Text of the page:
In my Fall 2014 Theory and Practice of Digital Humanities course with Dr. Susanna Lee, I collaborated with a team to write a digital history about various avenues of empowerment for different races, classes, and genders within NC State’s agricultural programs. Our overall exhibit is “Agricultural Empowerment in Academics, Research, and Extension,” and my section is “Diversifying the School of Agriculture and Life Sciences”.
The class’ final presentation is featured on NCSU Libraries page under “Graduate Students Interpret the “State of History” at NC State,” written by Gwynn Thayer.
Here is an excerpt of the article, discussing the challenges we faced uncovering NC State’s history through university sources. My greatest challenge was uncovering the voices of the students, because the majority of the College (School) of Agriculture and Life Science’s preserved documents are administrative. This is a good lesson in the power of the archives – often many voices are silenced, and we must dig to uncover!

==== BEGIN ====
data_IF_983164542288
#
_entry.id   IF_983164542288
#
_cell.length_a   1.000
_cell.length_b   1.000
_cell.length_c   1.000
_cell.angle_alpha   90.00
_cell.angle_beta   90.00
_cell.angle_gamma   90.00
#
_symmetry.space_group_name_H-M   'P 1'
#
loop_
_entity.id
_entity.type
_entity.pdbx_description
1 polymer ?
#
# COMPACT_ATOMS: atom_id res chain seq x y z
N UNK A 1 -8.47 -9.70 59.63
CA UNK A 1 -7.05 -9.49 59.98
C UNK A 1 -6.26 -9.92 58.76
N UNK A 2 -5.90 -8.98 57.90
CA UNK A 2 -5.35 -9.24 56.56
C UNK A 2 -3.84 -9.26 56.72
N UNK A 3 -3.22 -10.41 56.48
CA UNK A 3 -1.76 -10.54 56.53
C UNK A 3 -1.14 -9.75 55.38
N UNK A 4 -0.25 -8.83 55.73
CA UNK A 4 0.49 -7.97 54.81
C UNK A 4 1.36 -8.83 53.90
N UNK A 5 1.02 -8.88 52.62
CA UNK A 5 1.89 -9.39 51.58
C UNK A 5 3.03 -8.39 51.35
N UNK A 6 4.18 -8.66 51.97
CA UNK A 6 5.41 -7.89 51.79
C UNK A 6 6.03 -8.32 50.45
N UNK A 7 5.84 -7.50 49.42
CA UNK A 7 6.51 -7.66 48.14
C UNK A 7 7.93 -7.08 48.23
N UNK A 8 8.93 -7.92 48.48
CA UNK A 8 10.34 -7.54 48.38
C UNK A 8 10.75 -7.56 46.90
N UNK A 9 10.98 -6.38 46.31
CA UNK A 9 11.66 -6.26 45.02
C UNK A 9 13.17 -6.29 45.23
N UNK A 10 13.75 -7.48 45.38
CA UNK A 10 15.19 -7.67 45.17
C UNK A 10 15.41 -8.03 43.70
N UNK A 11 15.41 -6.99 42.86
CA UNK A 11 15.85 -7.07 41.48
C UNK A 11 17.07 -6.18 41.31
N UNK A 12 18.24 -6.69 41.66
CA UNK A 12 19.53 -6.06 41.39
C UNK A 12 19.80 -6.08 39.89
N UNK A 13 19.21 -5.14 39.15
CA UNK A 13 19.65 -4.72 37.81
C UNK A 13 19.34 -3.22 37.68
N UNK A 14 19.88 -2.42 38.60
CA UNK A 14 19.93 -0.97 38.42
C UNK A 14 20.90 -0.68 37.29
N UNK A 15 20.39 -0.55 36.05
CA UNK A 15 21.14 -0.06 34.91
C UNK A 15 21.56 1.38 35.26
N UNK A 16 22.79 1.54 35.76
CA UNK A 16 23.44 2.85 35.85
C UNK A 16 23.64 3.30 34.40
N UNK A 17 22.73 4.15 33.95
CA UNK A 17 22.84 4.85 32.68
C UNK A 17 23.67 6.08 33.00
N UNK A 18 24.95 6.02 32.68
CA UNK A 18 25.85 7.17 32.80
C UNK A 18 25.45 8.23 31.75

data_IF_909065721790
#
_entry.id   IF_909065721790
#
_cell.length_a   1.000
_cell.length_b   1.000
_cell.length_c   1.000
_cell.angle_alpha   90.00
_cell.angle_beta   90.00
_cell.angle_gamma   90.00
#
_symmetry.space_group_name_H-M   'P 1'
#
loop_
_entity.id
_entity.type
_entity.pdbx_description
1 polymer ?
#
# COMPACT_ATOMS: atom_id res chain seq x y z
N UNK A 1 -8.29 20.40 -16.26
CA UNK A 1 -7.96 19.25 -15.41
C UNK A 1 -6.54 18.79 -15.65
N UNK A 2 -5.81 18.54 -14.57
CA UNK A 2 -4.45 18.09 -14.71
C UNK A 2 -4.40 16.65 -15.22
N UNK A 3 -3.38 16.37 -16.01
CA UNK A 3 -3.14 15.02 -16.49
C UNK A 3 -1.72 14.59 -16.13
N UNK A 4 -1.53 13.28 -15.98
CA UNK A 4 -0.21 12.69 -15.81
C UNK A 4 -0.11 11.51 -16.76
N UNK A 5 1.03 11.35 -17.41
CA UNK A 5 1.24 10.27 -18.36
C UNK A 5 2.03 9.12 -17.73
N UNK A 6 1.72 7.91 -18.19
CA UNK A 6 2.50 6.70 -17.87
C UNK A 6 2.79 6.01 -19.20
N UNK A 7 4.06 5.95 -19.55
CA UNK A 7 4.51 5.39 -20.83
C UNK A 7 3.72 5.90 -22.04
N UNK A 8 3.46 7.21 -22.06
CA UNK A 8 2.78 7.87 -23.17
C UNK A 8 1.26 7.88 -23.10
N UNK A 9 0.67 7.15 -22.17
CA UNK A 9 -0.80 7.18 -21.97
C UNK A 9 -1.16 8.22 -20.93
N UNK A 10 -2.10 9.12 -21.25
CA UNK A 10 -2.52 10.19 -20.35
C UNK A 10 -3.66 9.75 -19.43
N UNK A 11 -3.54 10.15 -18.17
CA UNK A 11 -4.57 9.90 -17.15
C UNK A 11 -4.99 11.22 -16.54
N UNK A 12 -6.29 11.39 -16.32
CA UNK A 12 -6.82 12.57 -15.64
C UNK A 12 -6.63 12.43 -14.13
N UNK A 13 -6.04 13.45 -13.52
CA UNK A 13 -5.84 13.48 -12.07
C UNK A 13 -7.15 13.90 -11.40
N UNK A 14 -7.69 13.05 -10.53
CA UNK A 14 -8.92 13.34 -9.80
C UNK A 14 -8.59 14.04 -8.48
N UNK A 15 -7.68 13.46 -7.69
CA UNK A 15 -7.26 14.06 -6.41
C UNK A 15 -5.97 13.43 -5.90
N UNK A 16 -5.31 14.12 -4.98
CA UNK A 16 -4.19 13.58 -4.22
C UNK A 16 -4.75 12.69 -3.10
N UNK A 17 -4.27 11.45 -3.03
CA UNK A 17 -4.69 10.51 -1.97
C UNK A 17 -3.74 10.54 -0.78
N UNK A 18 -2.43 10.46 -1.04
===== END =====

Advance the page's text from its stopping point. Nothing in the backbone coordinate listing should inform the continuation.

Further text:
“A number of the students acknowledged that one of the most difficult tasks that they faced was digging through the primary source materials in order to find the voices and testimonies of those who participated in specific historic events. As graduate student Josie Titus discovered, it was difficult to find documentation that reflected the voices of the workers when she tried to research the history of African-American university employees. Likewise, graduate student Rebecca Lowe found that it was a challenge to uncover the voices of students who were enrolled in the School of Agriculture and Life Sciences (SALS) from the 1960s to 1980s. As the students grappled with these problems, they learned to understand what is and what is not preserved in the historical record – and why.”